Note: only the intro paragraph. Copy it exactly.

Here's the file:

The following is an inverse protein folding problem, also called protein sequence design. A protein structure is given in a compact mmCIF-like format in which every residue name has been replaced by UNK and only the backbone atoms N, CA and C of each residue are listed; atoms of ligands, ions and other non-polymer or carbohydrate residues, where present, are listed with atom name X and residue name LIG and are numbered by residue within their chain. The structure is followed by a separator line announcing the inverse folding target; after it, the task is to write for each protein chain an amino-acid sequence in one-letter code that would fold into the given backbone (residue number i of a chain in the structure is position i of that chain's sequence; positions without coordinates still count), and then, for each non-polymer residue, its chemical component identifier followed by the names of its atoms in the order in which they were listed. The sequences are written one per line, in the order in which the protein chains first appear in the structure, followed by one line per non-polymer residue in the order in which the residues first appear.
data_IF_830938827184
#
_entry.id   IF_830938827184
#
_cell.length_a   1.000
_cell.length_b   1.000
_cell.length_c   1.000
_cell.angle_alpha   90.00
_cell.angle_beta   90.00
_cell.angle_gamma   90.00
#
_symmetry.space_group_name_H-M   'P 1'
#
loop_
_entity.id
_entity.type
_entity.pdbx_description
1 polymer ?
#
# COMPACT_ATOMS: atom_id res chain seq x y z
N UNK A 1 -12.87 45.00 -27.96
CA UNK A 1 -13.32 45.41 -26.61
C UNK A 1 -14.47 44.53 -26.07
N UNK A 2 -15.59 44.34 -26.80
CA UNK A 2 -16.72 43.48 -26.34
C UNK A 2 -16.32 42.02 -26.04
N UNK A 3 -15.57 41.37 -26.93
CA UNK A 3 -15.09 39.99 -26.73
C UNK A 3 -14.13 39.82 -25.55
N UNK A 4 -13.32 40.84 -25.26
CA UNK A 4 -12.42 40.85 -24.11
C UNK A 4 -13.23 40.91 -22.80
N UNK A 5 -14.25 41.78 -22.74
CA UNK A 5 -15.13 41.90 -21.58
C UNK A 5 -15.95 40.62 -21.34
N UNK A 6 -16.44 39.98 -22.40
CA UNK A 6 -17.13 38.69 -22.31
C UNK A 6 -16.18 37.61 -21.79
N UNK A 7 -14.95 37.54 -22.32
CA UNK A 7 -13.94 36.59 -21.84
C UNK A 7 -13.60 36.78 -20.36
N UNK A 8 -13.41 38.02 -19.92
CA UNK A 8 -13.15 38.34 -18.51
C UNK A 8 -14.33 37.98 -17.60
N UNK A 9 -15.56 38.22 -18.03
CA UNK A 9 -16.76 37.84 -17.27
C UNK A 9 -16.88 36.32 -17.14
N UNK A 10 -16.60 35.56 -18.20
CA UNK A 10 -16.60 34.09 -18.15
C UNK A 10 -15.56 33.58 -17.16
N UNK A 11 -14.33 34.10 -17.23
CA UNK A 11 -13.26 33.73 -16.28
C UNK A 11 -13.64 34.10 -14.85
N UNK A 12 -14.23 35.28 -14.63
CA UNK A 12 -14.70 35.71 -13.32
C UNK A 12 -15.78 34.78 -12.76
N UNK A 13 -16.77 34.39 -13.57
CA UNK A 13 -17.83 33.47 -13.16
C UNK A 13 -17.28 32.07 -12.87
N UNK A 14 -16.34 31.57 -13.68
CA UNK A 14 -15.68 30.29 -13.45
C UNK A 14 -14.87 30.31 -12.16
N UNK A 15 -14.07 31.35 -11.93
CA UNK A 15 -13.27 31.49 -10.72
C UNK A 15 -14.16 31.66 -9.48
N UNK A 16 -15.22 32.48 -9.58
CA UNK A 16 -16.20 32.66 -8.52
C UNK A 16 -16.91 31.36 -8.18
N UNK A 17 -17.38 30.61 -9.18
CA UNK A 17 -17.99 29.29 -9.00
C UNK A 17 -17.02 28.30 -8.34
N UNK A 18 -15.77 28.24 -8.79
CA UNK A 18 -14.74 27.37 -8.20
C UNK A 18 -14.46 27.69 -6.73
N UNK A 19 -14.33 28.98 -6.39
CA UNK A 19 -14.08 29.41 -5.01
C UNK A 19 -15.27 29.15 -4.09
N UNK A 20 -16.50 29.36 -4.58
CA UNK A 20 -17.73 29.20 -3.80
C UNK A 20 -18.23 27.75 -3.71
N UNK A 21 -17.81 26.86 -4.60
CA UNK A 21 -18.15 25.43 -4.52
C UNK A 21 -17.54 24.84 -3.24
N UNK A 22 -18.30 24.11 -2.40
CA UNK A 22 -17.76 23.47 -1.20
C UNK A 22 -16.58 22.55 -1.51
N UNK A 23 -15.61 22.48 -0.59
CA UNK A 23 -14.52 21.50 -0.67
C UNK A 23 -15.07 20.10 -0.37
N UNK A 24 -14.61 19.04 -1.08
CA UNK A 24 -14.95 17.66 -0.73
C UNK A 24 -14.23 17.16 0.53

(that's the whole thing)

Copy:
The following is an inverse protein folding problem, also called protein sequence design. A protein structure is given in a compact mmCIF-like format in which every residue name has been replaced by UNK and only the backbone atoms N, CA and C of each residue are listed; atoms of ligands, ions and other non-polymer or carbohydrate residues, where present, are listed with atom name X and residue name LIG and are numbered by residue within their chain. The structure is followed by a separator line announcing the inverse folding target; after it, the task is to write for each protein chain an amino-acid sequence in one-letter code that would fold into the given backbone (residue number i of a chain in the structure is position i of that chain's sequence; positions without coordinates still count), and then, for each non-polymer residue, its chemical component identifier followed by the names of its atoms in the order in which they were listed. The sequences are written one per line, in the order in which the protein chains first appear in the structure, followed by one line per non-polymer residue in the order in which the residues first appear.